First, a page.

If you are like me, you likely received some fishing, hunting or some kind of outdoor sporting activity presents for Christmas.
While I’d love to try some of the crappie baits I received, it’s not practical now. Nor will it be with some frigid temperatures coming in the next few days.
While that idea will move to the back burner for a while, there are some things anglers should have taken care of in the late fall or should soon if you procrastinated.
Gear should have had a maintenance review and then be properly stored away for the open water season.
Before putting away tackle boxes, check hooks on lures to see if they need sharpening or need replacing. Lures get lost while fishing. Make a list of which ones and colors you prefer you need to add to your tackle box. I keep extra lures and flies stored away (buy them when you see them on sale or on a bargain table) so I can replace worn out ones or lost ones in my tackles boxes and bags.
Check your rods and clean them. Make sure tips and guides are not loose. Fix these problems or if you are not sure how to do it, have someone do it for you.
Take reels apart to clean them as well as oil and grease them. If you are not comfortable doing this, have them done professionally. Loosen the drag completely on bait casters.
Make a note to replace line before you head out to open water. If you fly fish, clean the line with soap and water.
Store your equipment out of the sunlight. Store your rods vertically. This avoids having any bends occur in them.
Check out waders and hip boots. Make sure they are aired out completely. Always hang them upside down when they are not being used. Special hangers are available for this. Also, check them for any leaks. Leaks are not always easily found. Pinhole ones can be detected by putting a flashlight inside the waders in a dark room.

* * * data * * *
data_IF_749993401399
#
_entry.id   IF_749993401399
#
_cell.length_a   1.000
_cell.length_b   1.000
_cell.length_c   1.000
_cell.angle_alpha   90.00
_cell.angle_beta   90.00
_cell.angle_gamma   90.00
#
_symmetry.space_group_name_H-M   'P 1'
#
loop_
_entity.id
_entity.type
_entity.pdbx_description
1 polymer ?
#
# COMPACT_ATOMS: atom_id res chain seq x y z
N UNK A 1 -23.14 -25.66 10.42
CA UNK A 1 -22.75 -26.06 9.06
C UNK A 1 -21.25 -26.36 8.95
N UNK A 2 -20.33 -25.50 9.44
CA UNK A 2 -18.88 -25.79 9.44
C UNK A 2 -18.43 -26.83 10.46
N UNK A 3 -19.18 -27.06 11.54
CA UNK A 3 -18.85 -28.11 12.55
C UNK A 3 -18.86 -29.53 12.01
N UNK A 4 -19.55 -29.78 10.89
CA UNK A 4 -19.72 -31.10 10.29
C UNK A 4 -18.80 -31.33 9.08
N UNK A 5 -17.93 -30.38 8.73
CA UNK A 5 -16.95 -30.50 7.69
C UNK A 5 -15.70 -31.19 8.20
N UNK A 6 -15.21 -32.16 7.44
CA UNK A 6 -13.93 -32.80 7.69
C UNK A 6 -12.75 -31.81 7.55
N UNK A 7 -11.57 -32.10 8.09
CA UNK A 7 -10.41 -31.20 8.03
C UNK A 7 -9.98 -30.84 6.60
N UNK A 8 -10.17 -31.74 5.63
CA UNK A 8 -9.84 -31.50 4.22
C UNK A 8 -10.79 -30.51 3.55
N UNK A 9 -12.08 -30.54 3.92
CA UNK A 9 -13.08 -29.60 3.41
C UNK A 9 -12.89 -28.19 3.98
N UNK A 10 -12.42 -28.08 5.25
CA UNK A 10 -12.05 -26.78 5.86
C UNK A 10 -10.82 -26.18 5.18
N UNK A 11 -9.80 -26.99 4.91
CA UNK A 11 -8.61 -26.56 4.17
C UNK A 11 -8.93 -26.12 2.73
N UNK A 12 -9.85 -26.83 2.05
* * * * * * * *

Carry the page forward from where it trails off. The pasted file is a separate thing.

This also is a perfect time of year to scope out your local bait and tackle shops or even one of the giants like Cabela’s or Bass Pro Shoppes. I know few anglers who don’t purchase some kind of equipment each year.
It’s also a good time to get online and see what kind of lake maps are available. You may find one for a lake you have always wanted to fish or if you are planning on heading out of the area or out of state, many state department of natural resources have a plethora of maps available. These maps often highlight shore features, vegetation and other water body specifics.
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A tournament on Indian Lake will be part of an expanded 2015 FLW College Fishing season.
The tourney is slated for July 11 and is the second of three Northern Conference tourneys. The others are on Smith Mountain Lake in Huddleston, Va., on May 9 and on Chautauqua Lake in Jamestown, N.Y., on Aug. 1. The conference championship will be held Sept. 12-13 on Chesapeake Bay in Northeast, Md.
The northern Conference is one of five conferences on the circuit. Others are Central, Western, Southern and Southeastern. The Northern includes Ohio, Michigan, Pennsylvania, West Virginia, Virginia, Maryland, Delaware, New Jersey, New York, Massachusetts, Vermont, New Hampshire and Maine. Indiana and Kentucky are part of the Central Conference,
The top 15 teams in each qualifying tourney advance to the conference championship. The top 10 teams at the conference event qualify for the national championship.
The program was expanded this year to allow full-time graduate students at four-year colleges and full-time undergraduate students at community colleges to participate. Participants must be members of a fishing club recognized by their college or university. Teams can register by calling 270-252-1000.
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Cabela’s World Walleye Championship will be held on Lake Erie in Huron on Oct. 21-24.
Cabela’s Masters Walleye Circuit season has expanded to 11 regular season events.
None of the regular season events are on Lake Erie, but some of the sites are familiar to walleye anglers. Among them is the opener on the Detroit River out of Saint Clair Shores, Mich., on April 17-18. Sturgeon Bay in Wisconsin, Little Bay De Noc in the Michigan’s Upper Peninsula, Devils Lake in North Dakota and the Mississippi River at Dubuque, Iowa, are familiar walleye waters.
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